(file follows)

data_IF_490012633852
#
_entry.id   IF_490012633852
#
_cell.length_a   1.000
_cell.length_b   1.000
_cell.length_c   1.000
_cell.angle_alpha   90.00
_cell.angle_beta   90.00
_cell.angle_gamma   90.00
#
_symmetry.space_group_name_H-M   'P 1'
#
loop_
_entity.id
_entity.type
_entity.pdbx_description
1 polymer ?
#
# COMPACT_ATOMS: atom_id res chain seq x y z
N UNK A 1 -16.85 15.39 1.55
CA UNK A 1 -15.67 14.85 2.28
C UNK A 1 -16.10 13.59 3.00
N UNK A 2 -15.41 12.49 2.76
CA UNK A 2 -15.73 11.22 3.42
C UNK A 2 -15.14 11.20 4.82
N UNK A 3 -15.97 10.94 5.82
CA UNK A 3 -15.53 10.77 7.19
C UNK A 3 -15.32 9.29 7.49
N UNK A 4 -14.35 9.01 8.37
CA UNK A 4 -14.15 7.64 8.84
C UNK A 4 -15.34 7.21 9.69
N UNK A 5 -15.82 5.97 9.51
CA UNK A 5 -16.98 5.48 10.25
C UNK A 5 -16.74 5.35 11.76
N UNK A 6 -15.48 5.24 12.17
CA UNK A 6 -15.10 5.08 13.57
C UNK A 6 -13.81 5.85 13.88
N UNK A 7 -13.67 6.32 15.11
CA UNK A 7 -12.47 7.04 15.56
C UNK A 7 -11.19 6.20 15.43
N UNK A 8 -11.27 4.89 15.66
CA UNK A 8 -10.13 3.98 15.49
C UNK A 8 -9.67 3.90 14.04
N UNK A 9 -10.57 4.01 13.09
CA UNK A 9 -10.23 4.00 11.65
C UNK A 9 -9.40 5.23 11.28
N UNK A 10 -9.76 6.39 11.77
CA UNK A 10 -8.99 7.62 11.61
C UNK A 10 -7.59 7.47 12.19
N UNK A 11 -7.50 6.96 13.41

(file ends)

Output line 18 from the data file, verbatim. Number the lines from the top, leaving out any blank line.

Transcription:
1 polymer ?